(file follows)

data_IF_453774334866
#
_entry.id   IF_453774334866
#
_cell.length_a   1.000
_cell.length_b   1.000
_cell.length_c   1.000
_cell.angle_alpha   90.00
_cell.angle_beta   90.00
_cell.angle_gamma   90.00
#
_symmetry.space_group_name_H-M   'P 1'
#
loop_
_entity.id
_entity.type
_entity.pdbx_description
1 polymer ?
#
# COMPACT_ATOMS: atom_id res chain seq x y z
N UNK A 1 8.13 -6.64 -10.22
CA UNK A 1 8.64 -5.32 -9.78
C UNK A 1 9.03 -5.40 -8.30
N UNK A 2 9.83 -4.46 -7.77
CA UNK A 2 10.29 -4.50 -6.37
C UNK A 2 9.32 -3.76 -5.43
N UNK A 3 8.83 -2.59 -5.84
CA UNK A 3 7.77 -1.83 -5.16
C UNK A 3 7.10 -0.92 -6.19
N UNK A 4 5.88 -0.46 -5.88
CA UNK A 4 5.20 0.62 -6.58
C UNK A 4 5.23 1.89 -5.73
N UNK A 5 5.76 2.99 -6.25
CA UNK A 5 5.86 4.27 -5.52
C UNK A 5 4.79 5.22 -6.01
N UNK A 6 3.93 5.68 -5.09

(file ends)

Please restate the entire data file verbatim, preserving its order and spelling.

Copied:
data_IF_453774334866
#
_entry.id   IF_453774334866
#
_cell.length_a   1.000
_cell.length_b   1.000
_cell.length_c   1.000
_cell.angle_alpha   90.00
_cell.angle_beta   90.00
_cell.angle_gamma   90.00
#
_symmetry.space_group_name_H-M   'P 1'
#
loop_
_entity.id
_entity.type
_entity.pdbx_description
1 polymer ?
#
# COMPACT_ATOMS: atom_id res chain seq x y z
N UNK A 1 8.13 -6.64 -10.22
CA UNK A 1 8.64 -5.32 -9.78
C UNK A 1 9.03 -5.40 -8.30
N UNK A 2 9.83 -4.46 -7.77
CA UNK A 2 10.29 -4.50 -6.37
C UNK A 2 9.32 -3.76 -5.43
N UNK A 3 8.83 -2.59 -5.84
CA UNK A 3 7.77 -1.83 -5.16
C UNK A 3 7.10 -0.92 -6.19
N UNK A 4 5.88 -0.46 -5.88
CA UNK A 4 5.20 0.62 -6.58
C UNK A 4 5.23 1.89 -5.73
N UNK A 5 5.76 2.99 -6.25
CA UNK A 5 5.86 4.27 -5.52
C UNK A 5 4.79 5.22 -6.01
N UNK A 6 3.93 5.68 -5.09